• Ensuring that there is the adequate blood supply to the toes and foot by checking the patient’s pulse at crucial points of the foot
  • Inspecting the patient for any signs of compartment syndrome, that being built-up pressure from fluids in the leg muscles. This is crucial as compartment syndrome may result in loss of function and sensation, and once diagnosed, requires emergency surgical intervention
  • Determining whether the patient is presenting with any accompanying injuries by evaluating the rest of the affected foot in addition to the spine, pelvis, and legs

Various diagnosing imaging tests may be ordered to help the physician determine whether surgical intervention is necessary and will serve an integral role in surgery planning:

  • Computed Tomography (CT) Scan: If a physician requires additional information following an X-ray evaluation, the doctor may also order a CT scan. This type of diagnostic imaging technique may show a cross-section of the affected foot. It may not only help the doctor see the breaks in the bone more clearly, but it may also provide valuable information regarding the extent of the broken bone.
  • X-Rays: The most widely available and common diagnostic imaging technique is an X-ray. These may show if there is a break in the bone and whether there are any fragments that have been displaced. It may also demonstrate the number of bone fragments.
How is a Talar Body Fracture Treated?

Following immediate treatment, a splint will be applied to the back of the leg and foot to protect and immobilize the limb. To minimize pain and swelling, the elevation of the foot above the heart level may help. The severity and type of bone fracture will determine the specific treatment.

  • Surgical Treatment: Most talar body fracture cases require surgical intervention since the injury often results from a high-energy force, such as a fall or a traffic collision. Open reduction and internal fixation (ORIF) are usually performed to reduce the broken pieces into proper alignment. Once the bone fragments are fixed in place, they are held together with special metal plates or screws.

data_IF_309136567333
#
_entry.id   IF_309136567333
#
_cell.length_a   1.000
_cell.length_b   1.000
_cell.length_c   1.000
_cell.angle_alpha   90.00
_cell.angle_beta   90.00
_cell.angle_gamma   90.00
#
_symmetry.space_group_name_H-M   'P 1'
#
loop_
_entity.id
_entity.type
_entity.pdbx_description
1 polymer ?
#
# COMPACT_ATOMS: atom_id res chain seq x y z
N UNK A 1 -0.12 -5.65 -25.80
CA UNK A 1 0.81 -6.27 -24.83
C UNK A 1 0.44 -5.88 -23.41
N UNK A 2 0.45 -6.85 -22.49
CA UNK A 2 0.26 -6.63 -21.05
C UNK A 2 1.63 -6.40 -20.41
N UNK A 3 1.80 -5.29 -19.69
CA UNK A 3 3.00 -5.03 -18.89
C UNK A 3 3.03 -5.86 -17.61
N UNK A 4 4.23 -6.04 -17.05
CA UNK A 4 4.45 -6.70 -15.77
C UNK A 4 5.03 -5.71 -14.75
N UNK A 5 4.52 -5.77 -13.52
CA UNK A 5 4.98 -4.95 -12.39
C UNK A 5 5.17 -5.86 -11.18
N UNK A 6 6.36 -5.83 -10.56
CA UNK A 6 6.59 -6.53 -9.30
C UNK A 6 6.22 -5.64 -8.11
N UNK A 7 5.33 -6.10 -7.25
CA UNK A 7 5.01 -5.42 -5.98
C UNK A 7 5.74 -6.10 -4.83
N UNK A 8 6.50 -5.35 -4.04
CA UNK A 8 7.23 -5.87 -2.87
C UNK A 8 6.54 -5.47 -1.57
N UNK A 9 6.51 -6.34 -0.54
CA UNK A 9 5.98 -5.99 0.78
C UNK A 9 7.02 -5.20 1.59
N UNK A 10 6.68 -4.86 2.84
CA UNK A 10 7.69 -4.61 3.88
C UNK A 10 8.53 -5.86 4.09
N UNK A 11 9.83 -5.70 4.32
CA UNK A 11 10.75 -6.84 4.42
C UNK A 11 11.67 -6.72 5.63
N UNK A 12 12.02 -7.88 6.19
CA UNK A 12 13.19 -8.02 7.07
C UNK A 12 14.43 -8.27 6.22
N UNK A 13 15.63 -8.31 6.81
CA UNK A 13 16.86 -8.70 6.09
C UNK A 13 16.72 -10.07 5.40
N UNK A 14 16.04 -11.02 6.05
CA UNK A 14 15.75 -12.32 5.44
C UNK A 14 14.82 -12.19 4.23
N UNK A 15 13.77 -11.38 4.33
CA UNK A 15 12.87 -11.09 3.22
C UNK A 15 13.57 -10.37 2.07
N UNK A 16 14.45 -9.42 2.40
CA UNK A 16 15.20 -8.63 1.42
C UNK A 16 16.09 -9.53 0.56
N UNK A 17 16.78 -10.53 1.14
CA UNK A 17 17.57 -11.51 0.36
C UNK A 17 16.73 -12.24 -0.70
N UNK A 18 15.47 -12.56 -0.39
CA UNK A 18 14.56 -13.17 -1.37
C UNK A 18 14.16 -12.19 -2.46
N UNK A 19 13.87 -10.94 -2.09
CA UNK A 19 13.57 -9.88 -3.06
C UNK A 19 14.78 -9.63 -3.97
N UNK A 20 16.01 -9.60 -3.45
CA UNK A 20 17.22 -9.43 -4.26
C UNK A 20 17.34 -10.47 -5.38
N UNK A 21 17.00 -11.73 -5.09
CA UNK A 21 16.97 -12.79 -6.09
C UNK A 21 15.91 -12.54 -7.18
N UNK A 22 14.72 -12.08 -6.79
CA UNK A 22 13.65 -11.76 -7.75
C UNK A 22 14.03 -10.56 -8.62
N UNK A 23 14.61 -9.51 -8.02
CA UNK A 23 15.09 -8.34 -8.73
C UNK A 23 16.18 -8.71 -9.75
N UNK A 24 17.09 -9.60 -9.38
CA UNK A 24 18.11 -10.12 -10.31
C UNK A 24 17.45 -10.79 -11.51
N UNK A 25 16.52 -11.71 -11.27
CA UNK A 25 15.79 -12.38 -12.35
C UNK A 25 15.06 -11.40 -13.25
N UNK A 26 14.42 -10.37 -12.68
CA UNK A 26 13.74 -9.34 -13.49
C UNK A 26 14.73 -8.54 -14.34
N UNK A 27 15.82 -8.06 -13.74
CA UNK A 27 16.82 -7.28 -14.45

• Nonsurgical Treatment: A stable talus fracture may often be treated without surgical intervention and is usually done through immobilization and rehabilitation. A patient presenting with a well-aligned fracture may have to wear a cast for six to eight weeks and limit the amount of pressure they put on the affected foot. Once the cast has been removed, the physician will provide the patient with exercise routines to help restore strength and range of motion in the ankle and foot.
What are the Possible Complications of a Broken Talus?

As with any injury, there is the potential for complications. In talar body fracture cases, these include:

  • Avascular Necrosis: In an unstable talus fracture case, there may be a disruption in the blood supply to the bone at the time of the accident resulting in injury. While the normal healing process may begin from the blood supply returning to the bone, there is the possibility of bone cells dying because of insufficient blood supply. This may lead to a very painful and gradual bone collapse. Such a condition is otherwise known as osteonecrosis or avascular necrosis. In these cases, the more severe the break in the talus bone, the more likely osteonecrosis may develop.